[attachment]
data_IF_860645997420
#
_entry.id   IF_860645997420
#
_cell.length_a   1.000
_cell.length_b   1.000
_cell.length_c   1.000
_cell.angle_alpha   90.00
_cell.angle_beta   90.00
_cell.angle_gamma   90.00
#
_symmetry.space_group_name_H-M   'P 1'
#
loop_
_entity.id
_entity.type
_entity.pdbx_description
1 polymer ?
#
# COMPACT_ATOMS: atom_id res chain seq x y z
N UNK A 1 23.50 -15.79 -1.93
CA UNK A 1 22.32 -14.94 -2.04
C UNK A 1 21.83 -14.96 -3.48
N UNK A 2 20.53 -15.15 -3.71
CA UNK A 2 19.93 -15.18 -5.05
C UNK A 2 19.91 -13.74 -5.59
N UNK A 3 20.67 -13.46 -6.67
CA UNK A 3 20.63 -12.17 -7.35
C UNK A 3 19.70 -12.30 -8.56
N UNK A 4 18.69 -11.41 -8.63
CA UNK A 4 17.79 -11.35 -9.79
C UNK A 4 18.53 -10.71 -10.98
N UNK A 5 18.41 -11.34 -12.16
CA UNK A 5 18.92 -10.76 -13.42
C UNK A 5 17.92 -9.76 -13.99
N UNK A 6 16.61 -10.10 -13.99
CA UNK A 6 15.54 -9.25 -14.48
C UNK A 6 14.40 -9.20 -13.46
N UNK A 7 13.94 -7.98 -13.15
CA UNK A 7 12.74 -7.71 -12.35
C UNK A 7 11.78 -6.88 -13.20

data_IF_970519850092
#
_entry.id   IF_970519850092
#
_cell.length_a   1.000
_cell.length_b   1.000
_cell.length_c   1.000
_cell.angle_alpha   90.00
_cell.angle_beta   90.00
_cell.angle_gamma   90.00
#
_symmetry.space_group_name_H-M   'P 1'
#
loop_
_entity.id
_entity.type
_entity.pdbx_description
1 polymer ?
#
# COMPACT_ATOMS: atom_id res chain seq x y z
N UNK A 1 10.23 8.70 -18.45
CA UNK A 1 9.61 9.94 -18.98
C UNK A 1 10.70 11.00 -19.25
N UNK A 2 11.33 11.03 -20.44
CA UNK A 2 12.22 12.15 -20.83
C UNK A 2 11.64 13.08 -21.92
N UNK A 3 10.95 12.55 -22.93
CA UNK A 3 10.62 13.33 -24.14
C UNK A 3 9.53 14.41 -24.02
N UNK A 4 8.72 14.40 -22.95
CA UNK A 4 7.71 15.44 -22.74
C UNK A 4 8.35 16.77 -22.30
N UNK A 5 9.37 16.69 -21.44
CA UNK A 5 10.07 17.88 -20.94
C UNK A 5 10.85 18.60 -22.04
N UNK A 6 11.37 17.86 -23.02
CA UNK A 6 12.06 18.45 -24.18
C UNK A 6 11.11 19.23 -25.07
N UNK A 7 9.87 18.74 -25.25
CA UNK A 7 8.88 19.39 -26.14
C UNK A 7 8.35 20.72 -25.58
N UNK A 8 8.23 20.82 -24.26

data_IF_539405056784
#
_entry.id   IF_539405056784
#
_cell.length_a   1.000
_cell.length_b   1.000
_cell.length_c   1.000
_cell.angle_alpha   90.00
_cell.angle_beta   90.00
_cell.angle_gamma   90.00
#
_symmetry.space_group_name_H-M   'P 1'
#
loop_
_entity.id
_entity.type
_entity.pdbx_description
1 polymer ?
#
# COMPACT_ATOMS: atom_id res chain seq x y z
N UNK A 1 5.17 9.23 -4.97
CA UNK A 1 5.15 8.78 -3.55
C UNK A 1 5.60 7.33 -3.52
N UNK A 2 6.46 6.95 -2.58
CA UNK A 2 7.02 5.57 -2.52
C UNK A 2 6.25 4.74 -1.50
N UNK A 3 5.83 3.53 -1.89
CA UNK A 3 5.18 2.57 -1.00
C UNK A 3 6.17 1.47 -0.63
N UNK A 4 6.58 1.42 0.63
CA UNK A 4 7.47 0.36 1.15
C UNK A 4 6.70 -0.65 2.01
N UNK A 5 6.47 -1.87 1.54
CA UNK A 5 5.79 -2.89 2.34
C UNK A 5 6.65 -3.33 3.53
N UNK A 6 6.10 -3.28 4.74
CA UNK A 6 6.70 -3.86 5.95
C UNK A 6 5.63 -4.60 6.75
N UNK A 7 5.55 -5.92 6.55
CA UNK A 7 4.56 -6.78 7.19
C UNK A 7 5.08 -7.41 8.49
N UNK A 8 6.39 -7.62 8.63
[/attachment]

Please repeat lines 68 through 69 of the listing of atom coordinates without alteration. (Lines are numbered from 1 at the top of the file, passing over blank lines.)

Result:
N UNK A 3 10.95 12.55 -22.93
CA UNK A 3 10.62 13.33 -24.14